7. Just by way of explanation… Have you ever wondered why isometric drawing can be done with a single grid, but any other orientation (dimetric or trimetric) requires three grids? That's because, by definition, all three axes in isometric are equally foreshortened. The same measuring scale works for all three. So in effect, "all three grids" and their increments are superimposed precisely on top of each other in an isometric orientation…but not in any other. That's one of the problems inherent to grids-based approaches to axonometric drawing. In your example, you've drawn a square on one grid. The other two perpendicular grids don't know which corner of that square you currently consider "the origin." Continually moving the artwork as in your screen clip is, of course, unacceptable. So using grids, you have to be able to continually "reset" the origin to whatever point of the drawing you at the moment consider the "origin" of your next measure. Doing that needs to be as fluid and instant and natural as possible. Since emulating pre-computer physical media is usually the goal of user interface design, It needs to be at least as fluid and instant and natural as it was before computers. But it's not. In the pre-computer days of productive isometric drawing "on the board," there were no "grids" on our drafting tables. There were (appropriately) just axes. (It's not called axonometric drawing for nothing.) The "axes" were the ruler scale(s) attached to the head of the track drafter, which you held in the palm of your left hand (if you were right-handed), and thereby fluidly glided to any point of interest in the drawing while maintaining the same angle. The illustrator effectively and intuitively "zeroed" the origin of the appropriate axis each time he started a new measure, pretty much without even thinking about it. Grids just don't emulate that very well. For flat graphic page design, a designer cares about the orientation of a spacing grid relative to some corner of the page. But for illustration, an illustrator doesn't care one whit about the "origin" of a grid relative to some corner of the page; his measures are made along the angles represented by the grids, but must be zeroed at any current point of interest in the drawing. (I don't have Affinity installed on this machine, so I'll leave it to someone else to tell you how to do that.) JET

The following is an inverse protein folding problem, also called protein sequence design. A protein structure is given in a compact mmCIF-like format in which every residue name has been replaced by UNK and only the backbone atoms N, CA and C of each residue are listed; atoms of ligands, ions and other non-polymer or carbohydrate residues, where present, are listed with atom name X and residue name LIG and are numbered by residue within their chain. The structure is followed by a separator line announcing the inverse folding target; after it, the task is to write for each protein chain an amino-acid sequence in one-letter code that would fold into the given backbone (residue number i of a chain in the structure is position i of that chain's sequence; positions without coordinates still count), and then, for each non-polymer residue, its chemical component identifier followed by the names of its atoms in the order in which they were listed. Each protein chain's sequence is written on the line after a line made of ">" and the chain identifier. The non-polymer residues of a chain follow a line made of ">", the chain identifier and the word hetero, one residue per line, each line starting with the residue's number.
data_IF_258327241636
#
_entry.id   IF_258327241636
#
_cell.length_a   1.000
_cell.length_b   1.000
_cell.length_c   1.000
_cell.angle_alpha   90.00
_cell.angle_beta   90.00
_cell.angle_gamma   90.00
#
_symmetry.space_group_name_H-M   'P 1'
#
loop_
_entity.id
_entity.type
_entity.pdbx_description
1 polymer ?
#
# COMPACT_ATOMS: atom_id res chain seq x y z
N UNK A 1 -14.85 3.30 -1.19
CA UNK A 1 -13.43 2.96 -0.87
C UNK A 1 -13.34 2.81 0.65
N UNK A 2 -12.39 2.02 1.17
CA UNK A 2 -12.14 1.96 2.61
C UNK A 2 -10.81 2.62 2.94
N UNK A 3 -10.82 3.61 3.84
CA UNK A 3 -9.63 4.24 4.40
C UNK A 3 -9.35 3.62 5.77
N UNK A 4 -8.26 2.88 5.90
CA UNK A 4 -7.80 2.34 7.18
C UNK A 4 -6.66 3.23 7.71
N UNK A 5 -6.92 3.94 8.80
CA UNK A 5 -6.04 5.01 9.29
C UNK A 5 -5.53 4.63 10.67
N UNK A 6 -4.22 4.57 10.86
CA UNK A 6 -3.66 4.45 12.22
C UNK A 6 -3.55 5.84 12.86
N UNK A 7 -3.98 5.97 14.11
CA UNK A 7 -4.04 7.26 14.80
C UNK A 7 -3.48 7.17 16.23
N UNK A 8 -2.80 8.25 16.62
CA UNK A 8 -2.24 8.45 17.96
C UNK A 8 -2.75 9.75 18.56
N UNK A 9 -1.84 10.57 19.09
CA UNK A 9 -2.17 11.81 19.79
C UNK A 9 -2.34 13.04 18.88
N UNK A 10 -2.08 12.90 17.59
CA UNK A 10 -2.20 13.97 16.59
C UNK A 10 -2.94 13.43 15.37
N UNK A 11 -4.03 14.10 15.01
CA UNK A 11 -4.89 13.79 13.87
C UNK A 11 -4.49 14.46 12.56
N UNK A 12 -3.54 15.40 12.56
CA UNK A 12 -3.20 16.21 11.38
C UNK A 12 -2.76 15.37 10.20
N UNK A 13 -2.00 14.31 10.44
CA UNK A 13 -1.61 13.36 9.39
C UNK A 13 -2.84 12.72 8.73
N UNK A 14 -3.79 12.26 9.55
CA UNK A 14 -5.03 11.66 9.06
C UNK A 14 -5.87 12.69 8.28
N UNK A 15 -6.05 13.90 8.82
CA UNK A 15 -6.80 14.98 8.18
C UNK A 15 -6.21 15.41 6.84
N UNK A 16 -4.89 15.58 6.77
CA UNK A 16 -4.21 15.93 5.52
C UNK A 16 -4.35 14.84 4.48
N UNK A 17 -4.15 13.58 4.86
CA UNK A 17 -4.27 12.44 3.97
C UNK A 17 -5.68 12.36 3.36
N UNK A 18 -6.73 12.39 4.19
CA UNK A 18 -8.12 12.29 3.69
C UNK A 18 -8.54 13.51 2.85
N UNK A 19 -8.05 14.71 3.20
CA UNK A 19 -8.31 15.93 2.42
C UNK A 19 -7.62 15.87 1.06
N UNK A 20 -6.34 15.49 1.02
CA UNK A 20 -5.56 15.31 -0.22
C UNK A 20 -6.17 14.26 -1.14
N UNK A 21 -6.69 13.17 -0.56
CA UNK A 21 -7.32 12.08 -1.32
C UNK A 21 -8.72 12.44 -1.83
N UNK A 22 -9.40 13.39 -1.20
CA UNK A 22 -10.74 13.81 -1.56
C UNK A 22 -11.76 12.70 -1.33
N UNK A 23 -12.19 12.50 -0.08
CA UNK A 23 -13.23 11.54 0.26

8. Agree. EVERY vector based drawing program should provide for user-defined ruler scales. There is no need for any CAD related "apologies." User-defined drawing scale is just as basic to general-purpose illustration for print, signage design, whatever. I've been saying this for decades. And it's yet another no-brainer, low-hanging-fruit opportunity to exceed the archaic functionality of Adobe Illustrator. JET